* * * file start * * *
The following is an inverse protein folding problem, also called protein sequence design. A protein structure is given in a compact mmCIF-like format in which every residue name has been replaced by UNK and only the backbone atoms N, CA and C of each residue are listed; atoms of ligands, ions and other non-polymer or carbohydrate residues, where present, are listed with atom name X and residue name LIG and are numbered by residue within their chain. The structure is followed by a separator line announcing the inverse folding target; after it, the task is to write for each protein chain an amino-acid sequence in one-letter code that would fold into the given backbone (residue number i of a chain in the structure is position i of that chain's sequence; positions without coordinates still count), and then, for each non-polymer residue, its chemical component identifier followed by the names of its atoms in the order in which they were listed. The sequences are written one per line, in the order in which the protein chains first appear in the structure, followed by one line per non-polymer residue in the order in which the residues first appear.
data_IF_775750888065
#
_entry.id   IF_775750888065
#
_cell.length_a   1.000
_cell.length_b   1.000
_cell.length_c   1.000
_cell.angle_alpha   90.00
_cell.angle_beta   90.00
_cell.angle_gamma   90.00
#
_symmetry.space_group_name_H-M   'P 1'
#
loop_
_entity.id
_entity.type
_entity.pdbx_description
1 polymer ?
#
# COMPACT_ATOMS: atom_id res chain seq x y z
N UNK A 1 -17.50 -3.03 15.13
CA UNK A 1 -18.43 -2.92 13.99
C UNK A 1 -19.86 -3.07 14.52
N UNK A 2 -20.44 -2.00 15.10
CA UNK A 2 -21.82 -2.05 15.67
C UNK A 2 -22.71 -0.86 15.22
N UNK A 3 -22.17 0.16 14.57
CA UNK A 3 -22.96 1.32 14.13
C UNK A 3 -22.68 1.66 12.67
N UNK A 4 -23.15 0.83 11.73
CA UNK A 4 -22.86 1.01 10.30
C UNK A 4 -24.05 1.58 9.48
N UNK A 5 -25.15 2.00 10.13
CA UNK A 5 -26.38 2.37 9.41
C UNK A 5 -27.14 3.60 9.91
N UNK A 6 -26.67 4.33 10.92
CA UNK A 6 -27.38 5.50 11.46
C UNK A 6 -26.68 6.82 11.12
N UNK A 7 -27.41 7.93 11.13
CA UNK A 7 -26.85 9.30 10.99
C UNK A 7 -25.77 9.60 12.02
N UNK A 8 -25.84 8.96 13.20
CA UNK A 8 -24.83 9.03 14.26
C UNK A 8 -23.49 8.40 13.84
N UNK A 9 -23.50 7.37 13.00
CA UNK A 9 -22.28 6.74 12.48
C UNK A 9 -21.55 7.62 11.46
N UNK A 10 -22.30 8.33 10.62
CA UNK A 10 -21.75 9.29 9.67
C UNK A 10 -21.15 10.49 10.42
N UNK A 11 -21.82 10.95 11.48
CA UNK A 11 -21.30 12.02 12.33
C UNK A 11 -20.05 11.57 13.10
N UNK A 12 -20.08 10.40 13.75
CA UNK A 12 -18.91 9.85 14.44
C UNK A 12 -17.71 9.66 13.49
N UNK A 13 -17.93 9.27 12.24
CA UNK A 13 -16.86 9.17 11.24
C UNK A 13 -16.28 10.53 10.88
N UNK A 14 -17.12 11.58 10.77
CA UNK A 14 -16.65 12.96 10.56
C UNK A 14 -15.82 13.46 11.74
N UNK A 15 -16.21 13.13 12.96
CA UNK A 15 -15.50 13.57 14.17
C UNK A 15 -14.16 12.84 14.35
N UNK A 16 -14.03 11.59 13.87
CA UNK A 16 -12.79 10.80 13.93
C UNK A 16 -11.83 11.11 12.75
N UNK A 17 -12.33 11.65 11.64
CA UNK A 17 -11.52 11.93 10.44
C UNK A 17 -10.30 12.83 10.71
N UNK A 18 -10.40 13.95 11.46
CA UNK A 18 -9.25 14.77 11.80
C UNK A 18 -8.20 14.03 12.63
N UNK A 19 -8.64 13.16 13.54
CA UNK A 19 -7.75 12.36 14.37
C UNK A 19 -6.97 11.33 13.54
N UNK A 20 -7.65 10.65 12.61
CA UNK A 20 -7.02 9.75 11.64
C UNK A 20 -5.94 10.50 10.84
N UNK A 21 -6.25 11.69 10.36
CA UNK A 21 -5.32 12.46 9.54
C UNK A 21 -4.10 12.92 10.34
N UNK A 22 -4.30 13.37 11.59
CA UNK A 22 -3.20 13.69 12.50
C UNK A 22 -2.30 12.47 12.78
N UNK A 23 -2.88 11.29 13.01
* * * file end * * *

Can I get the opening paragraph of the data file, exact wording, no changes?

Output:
The following is an inverse protein folding problem, also called protein sequence design. A protein structure is given in a compact mmCIF-like format in which every residue name has been replaced by UNK and only the backbone atoms N, CA and C of each residue are listed; atoms of ligands, ions and other non-polymer or carbohydrate residues, where present, are listed with atom name X and residue name LIG and are numbered by residue within their chain. The structure is followed by a separator line announcing the inverse folding target; after it, the task is to write for each protein chain an amino-acid sequence in one-letter code that would fold into the given backbone (residue number i of a chain in the structure is position i of that chain's sequence; positions without coordinates still count), and then, for each non-polymer residue, its chemical component identifier followed by the names of its atoms in the order in which they were listed. The sequences are written one per line, in the order in which the protein chains first appear in the structure, followed by one line per non-polymer residue in the order in which the residues first appear.